What is Cordyceps?

What is Cordyceps?


With lore around it as an aphrodisiac & libido tonic reserved for ancient emperors, being the root of thee special strength & stamina powers of high-altitude Himalayan Sherpas, and the secret sauce of record-shattering Olympic athletes, the hype around Cordyceps mushroom is no joke!





What can you expect from a fungus that grows in the wild by taking over the body of a caterpillar? (Don’t worry, no insects were harmed in the growing of our Cordyceps as we only work with ones cultivated on plant-based substrate!)


 (Wild cordyceps after parasitizing it's host. Don't worry, ours is cultivated!)


A species of the Cordyceps mushroom (Ophiocordyceps sinensis) was discovered in the high altitude of Tibet and Western China more than a millennia ago - by yaks. Yes, yaks. Herdsmen noticed that their animals were feasting on this mystery fungus and becoming noticeably stronger and more vital. Soon, humans were trying it and it was adapted over time by the region’s traditional healers.



 (Cultivated version of Cordyceps)


Since the original Yak experiment, modern science has found Cordyceps to be anti-fatigue & enhance  exercise performance in humans (1)(2), improve sexual potency (3) (a wry smile and confirmative nod those ancient emperors), as well as an expansive list of other positive properties like anti-inflammatory, antioxidant/anti-aging, & immunity boosting (4), as well as anti-viral (5) and anti-cancer of specifically breast and other various cancer cells. (6)(7)




 (Clean sterile techniques are essential for Cordyceps cultivation!)


While we still have so much to learn, a lot of this is believed to be attributed  to a unique compound found in Cordyceps and thus named after it accordingly, Cordycepin. Cordycepin is structurally similar and has similar effects to adenosine, the ‘A’ in ATP energy adenosine triphosphate or ATP, the energy-carrying molecule found in the cells of all living things (ctrl+f to old memory files from high school biology)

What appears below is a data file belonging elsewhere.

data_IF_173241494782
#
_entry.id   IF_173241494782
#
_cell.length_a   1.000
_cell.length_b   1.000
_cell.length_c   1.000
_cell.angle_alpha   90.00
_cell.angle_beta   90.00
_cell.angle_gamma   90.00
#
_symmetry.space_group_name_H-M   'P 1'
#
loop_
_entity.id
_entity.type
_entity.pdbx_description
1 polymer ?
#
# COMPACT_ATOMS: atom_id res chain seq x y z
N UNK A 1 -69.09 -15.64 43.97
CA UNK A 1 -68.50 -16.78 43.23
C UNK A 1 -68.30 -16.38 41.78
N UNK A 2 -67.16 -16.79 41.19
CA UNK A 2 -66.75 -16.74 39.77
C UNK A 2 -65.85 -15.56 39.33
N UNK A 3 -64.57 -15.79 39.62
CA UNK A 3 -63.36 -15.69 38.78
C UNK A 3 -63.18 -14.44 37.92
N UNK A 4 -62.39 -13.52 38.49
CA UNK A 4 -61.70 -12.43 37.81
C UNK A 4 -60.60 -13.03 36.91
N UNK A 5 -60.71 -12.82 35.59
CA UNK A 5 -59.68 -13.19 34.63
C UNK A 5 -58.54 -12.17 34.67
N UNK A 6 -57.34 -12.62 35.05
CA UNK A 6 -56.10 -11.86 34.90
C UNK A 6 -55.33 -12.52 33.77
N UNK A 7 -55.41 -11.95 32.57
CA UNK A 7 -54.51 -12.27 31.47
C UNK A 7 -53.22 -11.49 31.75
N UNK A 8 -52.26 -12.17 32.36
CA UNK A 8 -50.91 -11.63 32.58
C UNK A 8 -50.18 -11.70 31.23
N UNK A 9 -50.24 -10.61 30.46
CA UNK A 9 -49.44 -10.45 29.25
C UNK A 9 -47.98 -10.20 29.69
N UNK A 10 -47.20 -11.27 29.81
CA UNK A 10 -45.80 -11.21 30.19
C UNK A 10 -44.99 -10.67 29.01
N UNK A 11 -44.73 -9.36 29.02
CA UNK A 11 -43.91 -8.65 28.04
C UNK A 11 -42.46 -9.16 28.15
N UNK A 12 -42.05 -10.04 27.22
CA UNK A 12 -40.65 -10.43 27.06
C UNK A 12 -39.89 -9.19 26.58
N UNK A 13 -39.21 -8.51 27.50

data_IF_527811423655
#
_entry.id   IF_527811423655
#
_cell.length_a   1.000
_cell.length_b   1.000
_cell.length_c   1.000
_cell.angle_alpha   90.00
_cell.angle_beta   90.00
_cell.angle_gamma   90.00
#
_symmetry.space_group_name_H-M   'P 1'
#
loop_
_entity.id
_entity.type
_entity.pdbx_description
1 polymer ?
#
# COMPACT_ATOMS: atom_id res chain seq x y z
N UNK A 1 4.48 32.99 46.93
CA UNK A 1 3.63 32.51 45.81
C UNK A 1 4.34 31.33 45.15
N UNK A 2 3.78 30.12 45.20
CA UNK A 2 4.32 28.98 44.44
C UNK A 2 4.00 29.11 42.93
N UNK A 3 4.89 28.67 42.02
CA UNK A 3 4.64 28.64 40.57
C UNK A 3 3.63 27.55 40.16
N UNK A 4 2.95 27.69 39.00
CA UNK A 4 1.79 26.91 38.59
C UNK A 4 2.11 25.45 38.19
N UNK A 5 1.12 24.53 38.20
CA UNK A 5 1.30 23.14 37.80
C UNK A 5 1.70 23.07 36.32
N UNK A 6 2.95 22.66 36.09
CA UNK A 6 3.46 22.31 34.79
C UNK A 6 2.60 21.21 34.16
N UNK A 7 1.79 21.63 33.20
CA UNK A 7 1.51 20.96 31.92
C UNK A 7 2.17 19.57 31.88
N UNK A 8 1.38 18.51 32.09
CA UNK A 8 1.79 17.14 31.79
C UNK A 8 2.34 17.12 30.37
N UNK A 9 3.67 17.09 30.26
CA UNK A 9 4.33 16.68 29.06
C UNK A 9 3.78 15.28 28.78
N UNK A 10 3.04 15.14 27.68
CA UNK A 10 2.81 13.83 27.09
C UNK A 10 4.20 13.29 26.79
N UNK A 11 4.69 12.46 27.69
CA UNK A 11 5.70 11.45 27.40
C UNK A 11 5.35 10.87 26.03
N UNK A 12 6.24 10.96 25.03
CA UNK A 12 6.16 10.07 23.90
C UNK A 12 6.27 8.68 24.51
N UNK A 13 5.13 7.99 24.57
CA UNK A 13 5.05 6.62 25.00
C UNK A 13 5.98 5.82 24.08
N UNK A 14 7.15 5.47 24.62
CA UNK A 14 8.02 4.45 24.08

(Cordycepin remarkably molecularly similar to Adenosine)



Essentially, for the body of any living thing to complete any action as essential as our necessary natural processes (i.e. muscle contraction, nerve-impulse function, breathing) to less ‘essential’ & ‘necessary’ processes like say, surfing, sports, getting a PR at spin class, box jumps & burpees (yuck), or just hiking with friends, all depend on the exchange of ATP. Thus, one might extrapolate that cordycepin’s similarity to ATP could result in higher-functioning of said natural essential (see Jazzercise GIF below) & inessential processes! 


(Who wouldn't want to be the best Jazzcercist in class??)


Even if you aren’t an jazzercise athlete…or a yak…or even a yak-lete (It’s probably a thing), who wouldn’t want to have an extra gear to kick into? To those wanting to go all day…and night (what what), with increased stamina, energy, and performance both physically AND mentally, Cordyceps is your (fun) guy!


 (Cordyceps gives me the stamina to show up to the morning war zone that is my email inbox)









1. Anti-fatigue, Effect of Polysaccharide from Cordyceps militaris (Ascomycetes) on Physical Fatigue Induced by Forced Swimming



2. Increase Excercise performance, Effect Of Cs-4 (Cordyceps Sinensis) On Exercise Performance In Healthy Older Subjects: A Double-blind, Placebo-controlled Trial



3. Sexual Potency, Effect of Cordyceps militaris supplementation on sperm production, sperm motility and hormones in Sprague-Dawley rats



4. Anti Oxidant & Immunity,  Effect of polysaccharide from cultured Cordyceps sinensis on immune function and anti-oxidation activity of mice exposed to 60Co



5. Anti-viral, Anti-In vivo anti-influenza virus activity of an immunomodulatory acidic polysaccharide isolated from Cordyceps militaris grown on germinated soybeans



6. Anti-cancer (Breast), Cordycepin-induced apoptosis and autophagy in breast cancer cells are independent of the estrogen receptor



7.Anti-Cancer (various) Inhibitory effects of ethyl acetate extract of Cordyceps sinensis mycelium on various cancer cells in culture and B16 melanoma in C57BL/6 mice


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